With my new work schedule, I've also picked up two freelance gigs. So let's just say my laptop is getting a hefty workout.

How about you all? Any milestones? Are you tackling your goals like a rugby player, or fizzling down toward the end of the challenge?

Tuesday, March 6, 2012

'A Wrinkle in Time' Turns 50 and Follows Me Around

Is it a cosmic coincidence that I featured Rebecca Stead's When You Reach Me as my Marvelous Middle Grade Monday pick yesterday? I'll have to ask Mrs. Whatsit.

A Wrinkle in Time has been popping up everywhere lately, and it wasn't until I listened to this All Things Considered segment that I realized why. The kidlit classic is turning 50 this year!

In honor of the first book to successfully introduce quantum physics to children's literature, here are some of the imaginative covers that have graced the front of Madeleine L'Engle's words over the years.



Did you know that L'Engle wrote A Wrinkle in Time in just three months? Make sure you check out that NPR segment - it details the book's rocky path to publication, interview's the author's granddaughter as well as Stead, and reveals other neat facts.

Monday, March 5, 2012

Marvelous Middle Grade Monday: When You Reach Me

To find out more about Marvelous Middle Grade Monday, click here.
Title: When You Reach Me 
Author: Rebecca Stead (link)
Genre: Mystery / Historical Fiction
Pub Date: July 2009


Synopsis: By sixth grade, Miranda and her best friend, Sal, know how to navigate their New York City neighborhood. They know where it’s safe to go, like the local grocery store, and they know whom to avoid, like the crazy guy on the corner.

But things start to unravel. Sal gets punched by a new kid for what seems like no reason, and he shuts Miranda out of his life. The apartment key that Miranda’s mom keeps hidden for emergencies is stolen. And then Miranda finds a mysterious note scrawled on a tiny slip of paper. The notes keep coming, and Miranda slowly realizes that whoever is leaving them knows all about her, including things that have not even happened yet.

First Line: So Mom got the postcard today.

Stead's Newbery Medal-winning book spins up a yarn of mystery with a touch of science fiction. The story begins with tension as Miranda narrates her action to an unknown character - someone who has been writing her letters that seemingly predict the future. And in this future, the stakes are high. She soon realizes that she may be tasked with saving someone's life. As Miranda begins to unravel the puzzle, all the loose ends in her normal urban world pull together perfectly.

A Wrinkle in Time: The story takes place in the late '70s, when Dick Clark's The $20,000 Pyramid was all the rage (and $20k was worth a lot more than it is now). Kids might not recognize that it's set decades ago because the cues that date the book are subtle. This is mostly because the themes are universal, and the characters have problems, desires, and thoughts that stand the test of time. Setting plays a large part in the plot, as does L'Engle's The Wrinkle in Time, Miranda's favorite book.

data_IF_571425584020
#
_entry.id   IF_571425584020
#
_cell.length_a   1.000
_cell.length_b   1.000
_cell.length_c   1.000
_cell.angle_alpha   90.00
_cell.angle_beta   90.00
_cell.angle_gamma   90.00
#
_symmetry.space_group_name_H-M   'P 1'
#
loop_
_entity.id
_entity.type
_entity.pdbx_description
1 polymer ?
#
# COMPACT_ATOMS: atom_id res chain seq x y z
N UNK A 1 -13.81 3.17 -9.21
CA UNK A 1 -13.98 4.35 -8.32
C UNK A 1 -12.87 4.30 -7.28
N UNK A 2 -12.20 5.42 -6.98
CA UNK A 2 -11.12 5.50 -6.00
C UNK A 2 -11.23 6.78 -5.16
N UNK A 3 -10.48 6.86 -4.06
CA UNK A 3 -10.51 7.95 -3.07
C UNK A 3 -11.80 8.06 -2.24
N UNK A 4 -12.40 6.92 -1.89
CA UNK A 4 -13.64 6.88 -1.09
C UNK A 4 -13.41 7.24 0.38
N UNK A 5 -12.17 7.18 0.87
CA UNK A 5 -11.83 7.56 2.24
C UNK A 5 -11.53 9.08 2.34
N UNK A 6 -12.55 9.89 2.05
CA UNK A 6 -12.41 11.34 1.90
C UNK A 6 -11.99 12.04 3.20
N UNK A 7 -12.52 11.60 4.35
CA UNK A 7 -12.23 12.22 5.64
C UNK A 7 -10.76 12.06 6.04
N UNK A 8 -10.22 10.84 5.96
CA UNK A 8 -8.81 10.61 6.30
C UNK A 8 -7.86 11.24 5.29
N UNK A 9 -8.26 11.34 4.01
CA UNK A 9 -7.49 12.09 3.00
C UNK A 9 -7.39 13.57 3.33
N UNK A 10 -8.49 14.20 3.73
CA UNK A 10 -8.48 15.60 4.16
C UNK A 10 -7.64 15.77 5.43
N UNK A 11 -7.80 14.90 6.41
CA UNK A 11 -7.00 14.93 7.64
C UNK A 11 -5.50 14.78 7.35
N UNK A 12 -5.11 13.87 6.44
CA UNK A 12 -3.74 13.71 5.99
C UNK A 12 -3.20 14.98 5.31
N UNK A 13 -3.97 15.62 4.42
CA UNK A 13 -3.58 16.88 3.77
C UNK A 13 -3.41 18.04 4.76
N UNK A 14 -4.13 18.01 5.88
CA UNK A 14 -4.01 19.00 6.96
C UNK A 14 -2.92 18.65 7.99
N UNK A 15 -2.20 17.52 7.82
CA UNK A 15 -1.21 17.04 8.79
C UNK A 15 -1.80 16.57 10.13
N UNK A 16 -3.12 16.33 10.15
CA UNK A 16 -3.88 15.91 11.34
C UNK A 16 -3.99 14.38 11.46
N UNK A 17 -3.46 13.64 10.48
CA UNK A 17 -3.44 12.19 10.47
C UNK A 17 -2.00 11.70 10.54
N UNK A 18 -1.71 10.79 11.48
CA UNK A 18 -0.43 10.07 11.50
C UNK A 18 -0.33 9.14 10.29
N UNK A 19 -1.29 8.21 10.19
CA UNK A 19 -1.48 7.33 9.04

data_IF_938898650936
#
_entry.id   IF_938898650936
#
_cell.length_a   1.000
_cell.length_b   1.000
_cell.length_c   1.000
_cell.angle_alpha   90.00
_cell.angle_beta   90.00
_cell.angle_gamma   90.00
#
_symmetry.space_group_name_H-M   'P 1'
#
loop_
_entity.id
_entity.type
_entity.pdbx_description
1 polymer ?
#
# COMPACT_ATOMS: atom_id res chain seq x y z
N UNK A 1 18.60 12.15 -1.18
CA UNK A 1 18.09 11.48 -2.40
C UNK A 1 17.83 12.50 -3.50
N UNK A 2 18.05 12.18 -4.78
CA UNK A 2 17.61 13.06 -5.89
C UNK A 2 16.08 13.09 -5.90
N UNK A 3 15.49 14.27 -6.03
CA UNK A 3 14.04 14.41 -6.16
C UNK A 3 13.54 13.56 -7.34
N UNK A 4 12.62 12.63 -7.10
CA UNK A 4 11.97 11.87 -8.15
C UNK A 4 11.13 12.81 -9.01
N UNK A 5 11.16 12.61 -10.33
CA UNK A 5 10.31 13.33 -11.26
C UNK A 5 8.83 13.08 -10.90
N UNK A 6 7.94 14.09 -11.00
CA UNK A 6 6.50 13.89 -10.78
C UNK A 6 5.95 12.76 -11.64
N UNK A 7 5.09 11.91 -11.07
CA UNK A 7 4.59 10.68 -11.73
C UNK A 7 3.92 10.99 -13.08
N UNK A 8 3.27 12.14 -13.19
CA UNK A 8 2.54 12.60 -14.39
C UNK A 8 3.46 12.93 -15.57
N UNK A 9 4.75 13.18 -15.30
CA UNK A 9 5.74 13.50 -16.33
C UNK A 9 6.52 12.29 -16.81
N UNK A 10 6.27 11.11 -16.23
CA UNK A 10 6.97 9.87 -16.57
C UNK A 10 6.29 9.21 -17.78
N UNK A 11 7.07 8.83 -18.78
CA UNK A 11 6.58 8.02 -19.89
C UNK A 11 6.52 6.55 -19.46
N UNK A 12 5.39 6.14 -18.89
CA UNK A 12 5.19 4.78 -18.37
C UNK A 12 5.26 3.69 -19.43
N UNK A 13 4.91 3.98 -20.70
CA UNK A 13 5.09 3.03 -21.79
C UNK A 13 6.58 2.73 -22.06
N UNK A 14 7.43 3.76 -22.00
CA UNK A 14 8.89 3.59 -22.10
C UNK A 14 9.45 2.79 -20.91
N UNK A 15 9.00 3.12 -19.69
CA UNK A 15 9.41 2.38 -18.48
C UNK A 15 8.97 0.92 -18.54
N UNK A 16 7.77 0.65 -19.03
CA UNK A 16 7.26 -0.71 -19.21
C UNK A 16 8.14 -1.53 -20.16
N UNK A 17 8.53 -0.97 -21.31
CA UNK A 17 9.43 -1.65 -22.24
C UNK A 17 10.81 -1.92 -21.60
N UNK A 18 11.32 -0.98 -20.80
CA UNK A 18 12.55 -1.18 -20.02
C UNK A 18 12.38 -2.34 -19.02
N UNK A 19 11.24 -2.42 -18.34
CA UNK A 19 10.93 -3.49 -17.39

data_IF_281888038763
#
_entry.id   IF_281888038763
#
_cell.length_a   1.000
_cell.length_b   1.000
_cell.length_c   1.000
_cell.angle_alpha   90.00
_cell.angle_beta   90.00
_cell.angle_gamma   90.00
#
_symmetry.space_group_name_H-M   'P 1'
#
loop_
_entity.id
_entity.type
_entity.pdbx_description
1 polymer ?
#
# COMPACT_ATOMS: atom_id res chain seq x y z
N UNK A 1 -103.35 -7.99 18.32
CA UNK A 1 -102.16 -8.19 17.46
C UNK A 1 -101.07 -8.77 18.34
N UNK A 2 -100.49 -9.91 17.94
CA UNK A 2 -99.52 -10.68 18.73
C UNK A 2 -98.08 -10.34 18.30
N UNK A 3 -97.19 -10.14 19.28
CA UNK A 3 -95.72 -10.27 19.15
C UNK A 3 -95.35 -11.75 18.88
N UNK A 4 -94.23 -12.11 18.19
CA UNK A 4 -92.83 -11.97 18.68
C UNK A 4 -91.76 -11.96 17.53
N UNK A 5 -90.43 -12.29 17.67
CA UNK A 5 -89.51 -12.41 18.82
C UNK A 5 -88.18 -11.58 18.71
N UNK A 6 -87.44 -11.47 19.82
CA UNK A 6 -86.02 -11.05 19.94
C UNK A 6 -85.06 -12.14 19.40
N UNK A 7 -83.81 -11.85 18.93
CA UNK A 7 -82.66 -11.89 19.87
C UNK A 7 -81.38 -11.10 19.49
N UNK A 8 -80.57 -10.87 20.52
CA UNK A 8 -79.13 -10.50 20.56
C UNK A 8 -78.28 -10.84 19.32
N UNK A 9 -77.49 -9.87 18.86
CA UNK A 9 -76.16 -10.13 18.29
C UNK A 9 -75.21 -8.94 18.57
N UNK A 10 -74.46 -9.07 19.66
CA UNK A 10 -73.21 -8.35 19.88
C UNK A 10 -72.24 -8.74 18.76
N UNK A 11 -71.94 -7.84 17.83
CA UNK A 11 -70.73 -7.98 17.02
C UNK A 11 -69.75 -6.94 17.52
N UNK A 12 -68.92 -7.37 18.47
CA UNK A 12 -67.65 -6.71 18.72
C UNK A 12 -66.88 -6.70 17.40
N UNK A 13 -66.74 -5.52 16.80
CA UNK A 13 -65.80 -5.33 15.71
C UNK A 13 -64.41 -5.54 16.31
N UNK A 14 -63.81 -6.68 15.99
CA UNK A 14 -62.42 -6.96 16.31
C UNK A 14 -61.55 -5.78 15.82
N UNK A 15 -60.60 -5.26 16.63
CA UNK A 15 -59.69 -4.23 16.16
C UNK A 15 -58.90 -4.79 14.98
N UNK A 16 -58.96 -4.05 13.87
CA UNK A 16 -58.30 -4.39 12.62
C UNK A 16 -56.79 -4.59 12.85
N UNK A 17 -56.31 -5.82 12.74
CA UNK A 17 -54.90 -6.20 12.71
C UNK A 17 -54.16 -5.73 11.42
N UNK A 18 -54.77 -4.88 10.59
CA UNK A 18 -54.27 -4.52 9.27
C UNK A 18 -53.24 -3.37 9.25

Why You'll Love Miranda: Miranda is a latchkey kid with a mature, steady nature. Through most of the story, she's dealing with pretty normal middle grade issues. Her best friend won't talk to her. She's in a bit of a crush-y love triangle with her new pals. And her mom can be kind of flaky. But when she is tested in more adult ways by things like racism, or sticking up for someone being bullied, Miranda makes her readers proud.


You can always find more MMGM love here:
  • Shannon Whitney Messenger's blog
  • Jennifer Rumberger's blog
  • Joanne Fritz's blog
  • Danika Dinsmore's blog
  • Shannon O'Donnell's blog 
  • Natalie Aguirre's blog
  • Brooke Favero's blog
  • Barbara Watson's blog
  • Anita Laydon Miller's blog
  • Michael G-G's blog
  • Pam Torres's blog
  • Akoss-Nye Louwon's blog
  • Gabrielle Prendergast's blog
  • Kelly Polark's blog 
  • Isaiah J Campbell's blog 

Friday, March 2, 2012

My Favorite Publishing Industry News Round Ups

By Lienhard Schulz via Wikimedia Commons
If you're like me, your Google Reader greets you on a daily basis with some-teen articles demanding attention. What better way to start your morning than with a hefty helping of feeling behind?

Many days I glance at headlines, but don't get to all the articles I'd like to read. This is where my favorite Friday round ups help out. Here are three fantastic resources to catch you up on your week:
  • Sooz's YA and MG Publishing Industry Lowdown: Want to know what book deals went down this week in children's literature? Author Susan Dennard has a terrific round up of who signed what every Friday. Read it with bated breath every week to see if another author magically wrote and sold the same book you're currently scribbling down.
  • Publishing Pulse: QueryTracker's weekly list of writing tips from around the Web, agent posts, writer success stories, and publishing news is perfect for us busy bees.
  • This Week in Books: Author Nathan Bransford also does a great job of collecting the best articles, tips, and newsie items in publishing. As a CNET employee, he has a neat perspective on the tech side of book publishing, too.
Where do you get your publishing industry news? Have any favorite weekly catch ups?